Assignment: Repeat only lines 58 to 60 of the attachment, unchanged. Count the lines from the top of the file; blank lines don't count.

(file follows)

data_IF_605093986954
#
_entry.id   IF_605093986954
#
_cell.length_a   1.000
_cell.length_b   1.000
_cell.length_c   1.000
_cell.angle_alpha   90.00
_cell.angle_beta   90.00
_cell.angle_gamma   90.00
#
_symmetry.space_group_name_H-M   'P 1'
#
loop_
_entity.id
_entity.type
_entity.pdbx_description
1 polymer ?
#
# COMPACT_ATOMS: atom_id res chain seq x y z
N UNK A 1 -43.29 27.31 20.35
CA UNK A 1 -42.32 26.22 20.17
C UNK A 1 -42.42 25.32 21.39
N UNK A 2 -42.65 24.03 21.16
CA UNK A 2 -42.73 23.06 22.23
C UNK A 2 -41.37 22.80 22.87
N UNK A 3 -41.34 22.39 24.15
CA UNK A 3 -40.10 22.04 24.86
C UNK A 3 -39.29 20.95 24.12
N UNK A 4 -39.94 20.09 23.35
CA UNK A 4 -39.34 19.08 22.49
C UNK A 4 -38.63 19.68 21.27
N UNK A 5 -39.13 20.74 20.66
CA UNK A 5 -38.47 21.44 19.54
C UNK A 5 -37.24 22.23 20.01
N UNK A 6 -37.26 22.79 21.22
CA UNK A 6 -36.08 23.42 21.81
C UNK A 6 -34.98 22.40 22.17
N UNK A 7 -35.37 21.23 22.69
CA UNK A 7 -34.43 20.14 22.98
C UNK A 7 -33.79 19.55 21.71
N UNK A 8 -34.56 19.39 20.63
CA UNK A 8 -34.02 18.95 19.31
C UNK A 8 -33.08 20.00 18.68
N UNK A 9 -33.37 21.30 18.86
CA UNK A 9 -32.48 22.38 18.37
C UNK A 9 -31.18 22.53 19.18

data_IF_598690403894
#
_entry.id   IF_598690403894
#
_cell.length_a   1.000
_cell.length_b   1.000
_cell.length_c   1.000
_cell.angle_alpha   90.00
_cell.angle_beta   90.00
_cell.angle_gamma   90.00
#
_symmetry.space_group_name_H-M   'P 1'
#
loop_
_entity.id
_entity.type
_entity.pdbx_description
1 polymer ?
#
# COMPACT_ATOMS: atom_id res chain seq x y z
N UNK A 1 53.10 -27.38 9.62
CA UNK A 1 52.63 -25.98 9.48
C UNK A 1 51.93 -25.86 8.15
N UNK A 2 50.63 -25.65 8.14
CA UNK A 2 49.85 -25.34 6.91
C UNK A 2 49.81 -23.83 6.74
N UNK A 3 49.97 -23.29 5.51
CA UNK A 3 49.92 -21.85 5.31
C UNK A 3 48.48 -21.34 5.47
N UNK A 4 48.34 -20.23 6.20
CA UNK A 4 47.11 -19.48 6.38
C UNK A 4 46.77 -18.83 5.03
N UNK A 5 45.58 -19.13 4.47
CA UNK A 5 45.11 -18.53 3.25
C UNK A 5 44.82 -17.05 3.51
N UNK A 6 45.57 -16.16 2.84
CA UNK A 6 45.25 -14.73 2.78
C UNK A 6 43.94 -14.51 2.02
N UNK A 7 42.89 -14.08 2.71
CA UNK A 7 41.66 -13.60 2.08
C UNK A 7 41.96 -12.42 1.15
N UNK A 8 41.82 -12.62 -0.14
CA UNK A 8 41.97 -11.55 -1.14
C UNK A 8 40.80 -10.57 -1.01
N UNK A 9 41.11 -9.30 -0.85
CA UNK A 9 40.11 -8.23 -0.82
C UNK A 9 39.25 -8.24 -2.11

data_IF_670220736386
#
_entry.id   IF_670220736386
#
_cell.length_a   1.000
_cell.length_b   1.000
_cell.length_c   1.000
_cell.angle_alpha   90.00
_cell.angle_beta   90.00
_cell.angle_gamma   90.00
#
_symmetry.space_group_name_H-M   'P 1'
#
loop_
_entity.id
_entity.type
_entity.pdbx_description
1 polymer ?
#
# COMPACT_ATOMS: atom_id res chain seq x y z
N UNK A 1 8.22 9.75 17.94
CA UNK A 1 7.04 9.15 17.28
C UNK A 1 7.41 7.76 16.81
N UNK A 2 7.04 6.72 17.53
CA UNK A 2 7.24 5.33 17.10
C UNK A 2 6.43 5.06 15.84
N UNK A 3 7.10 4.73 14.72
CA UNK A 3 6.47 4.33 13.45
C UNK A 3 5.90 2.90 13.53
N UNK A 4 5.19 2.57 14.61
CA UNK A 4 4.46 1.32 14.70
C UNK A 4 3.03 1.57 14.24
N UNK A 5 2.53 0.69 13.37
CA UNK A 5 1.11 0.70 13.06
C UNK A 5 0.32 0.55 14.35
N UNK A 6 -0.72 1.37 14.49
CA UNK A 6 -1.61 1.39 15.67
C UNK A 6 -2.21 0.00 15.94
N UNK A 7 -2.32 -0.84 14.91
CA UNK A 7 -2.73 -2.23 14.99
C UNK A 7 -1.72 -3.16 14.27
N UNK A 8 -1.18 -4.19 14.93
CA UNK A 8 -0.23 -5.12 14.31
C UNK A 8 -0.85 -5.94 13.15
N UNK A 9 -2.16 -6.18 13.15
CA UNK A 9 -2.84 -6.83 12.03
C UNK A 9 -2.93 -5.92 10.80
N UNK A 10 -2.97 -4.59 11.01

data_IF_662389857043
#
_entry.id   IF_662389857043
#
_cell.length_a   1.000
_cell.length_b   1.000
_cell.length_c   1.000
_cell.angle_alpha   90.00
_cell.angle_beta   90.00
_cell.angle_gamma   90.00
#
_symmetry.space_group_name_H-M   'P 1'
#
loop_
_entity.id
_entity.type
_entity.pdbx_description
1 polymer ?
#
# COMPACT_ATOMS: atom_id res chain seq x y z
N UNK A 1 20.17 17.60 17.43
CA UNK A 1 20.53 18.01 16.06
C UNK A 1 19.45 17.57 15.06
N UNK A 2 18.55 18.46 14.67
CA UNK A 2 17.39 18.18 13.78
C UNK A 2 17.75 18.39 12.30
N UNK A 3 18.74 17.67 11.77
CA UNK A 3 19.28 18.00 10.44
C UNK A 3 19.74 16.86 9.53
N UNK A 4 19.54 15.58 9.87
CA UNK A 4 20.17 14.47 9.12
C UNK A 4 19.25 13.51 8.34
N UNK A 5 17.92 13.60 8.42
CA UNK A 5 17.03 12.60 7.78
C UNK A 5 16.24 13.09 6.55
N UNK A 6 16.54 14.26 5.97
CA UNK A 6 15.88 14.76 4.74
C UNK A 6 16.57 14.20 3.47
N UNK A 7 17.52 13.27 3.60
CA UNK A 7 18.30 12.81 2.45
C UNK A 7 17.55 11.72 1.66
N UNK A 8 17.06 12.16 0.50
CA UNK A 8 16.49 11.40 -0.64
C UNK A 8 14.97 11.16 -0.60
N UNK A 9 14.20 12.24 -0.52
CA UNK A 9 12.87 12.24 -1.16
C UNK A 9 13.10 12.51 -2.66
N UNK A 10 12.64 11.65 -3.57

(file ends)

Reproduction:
#
_symmetry.space_group_name_H-M   'P 1'
#